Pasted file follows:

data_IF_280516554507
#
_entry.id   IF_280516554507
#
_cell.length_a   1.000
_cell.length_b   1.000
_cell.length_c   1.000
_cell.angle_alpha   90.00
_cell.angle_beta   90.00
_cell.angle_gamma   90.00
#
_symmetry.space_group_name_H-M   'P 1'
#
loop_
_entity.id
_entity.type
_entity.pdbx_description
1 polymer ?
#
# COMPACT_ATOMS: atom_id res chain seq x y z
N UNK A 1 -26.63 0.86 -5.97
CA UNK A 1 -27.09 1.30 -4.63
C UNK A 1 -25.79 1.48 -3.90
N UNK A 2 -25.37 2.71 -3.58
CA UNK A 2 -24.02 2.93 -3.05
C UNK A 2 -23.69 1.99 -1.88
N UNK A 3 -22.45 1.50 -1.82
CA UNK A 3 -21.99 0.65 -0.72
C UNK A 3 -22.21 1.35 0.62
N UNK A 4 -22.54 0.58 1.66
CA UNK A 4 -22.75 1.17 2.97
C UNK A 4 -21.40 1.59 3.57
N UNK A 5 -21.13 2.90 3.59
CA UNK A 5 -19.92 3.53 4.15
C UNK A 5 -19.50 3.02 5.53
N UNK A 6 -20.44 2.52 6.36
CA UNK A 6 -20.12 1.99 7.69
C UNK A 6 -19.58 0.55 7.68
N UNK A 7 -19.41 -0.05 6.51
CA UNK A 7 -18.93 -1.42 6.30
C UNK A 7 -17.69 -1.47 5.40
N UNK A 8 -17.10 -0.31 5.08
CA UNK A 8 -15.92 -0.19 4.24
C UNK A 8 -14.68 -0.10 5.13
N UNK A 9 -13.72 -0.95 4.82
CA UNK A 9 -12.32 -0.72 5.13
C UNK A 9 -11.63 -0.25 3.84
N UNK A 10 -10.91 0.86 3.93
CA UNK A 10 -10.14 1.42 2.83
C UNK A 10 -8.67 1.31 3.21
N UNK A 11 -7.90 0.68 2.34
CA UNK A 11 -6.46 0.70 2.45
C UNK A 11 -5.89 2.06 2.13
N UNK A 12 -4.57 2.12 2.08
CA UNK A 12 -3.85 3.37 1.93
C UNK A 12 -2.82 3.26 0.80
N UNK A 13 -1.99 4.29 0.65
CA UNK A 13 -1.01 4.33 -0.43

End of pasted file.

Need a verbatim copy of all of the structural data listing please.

data_IF_280516554507
#
_entry.id   IF_280516554507
#
_cell.length_a   1.000
_cell.length_b   1.000
_cell.length_c   1.000
_cell.angle_alpha   90.00
_cell.angle_beta   90.00
_cell.angle_gamma   90.00
#
_symmetry.space_group_name_H-M   'P 1'
#
loop_
_entity.id
_entity.type
_entity.pdbx_description
1 polymer ?
#
# COMPACT_ATOMS: atom_id res chain seq x y z
N UNK A 1 -26.63 0.86 -5.97
CA UNK A 1 -27.09 1.30 -4.63
C UNK A 1 -25.79 1.48 -3.90
N UNK A 2 -25.37 2.71 -3.58
CA UNK A 2 -24.02 2.93 -3.05
C UNK A 2 -23.69 1.99 -1.88
N UNK A 3 -22.45 1.50 -1.82
CA UNK A 3 -21.99 0.65 -0.72
C UNK A 3 -22.21 1.35 0.62
N UNK A 4 -22.54 0.58 1.66
CA UNK A 4 -22.75 1.17 2.97
C UNK A 4 -21.40 1.59 3.57
N UNK A 5 -21.13 2.90 3.59
CA UNK A 5 -19.92 3.53 4.15
C UNK A 5 -19.50 3.02 5.53
N UNK A 6 -20.44 2.52 6.36
CA UNK A 6 -20.12 1.99 7.69
C UNK A 6 -19.58 0.55 7.68
N UNK A 7 -19.41 -0.05 6.51
CA UNK A 7 -18.93 -1.42 6.30
C UNK A 7 -17.69 -1.47 5.40
N UNK A 8 -17.10 -0.31 5.08
CA UNK A 8 -15.92 -0.19 4.24
C UNK A 8 -14.68 -0.10 5.13
N UNK A 9 -13.72 -0.95 4.82
CA UNK A 9 -12.32 -0.72 5.13
C UNK A 9 -11.63 -0.25 3.84
N UNK A 10 -10.91 0.86 3.93
CA UNK A 10 -10.14 1.42 2.83
C UNK A 10 -8.67 1.31 3.21
N UNK A 11 -7.90 0.68 2.34
CA UNK A 11 -6.46 0.70 2.45
C UNK A 11 -5.89 2.06 2.13
N UNK A 12 -4.57 2.12 2.08
CA UNK A 12 -3.85 3.37 1.93
C UNK A 12 -2.82 3.26 0.80
N UNK A 13 -1.99 4.29 0.65
CA UNK A 13 -1.01 4.33 -0.43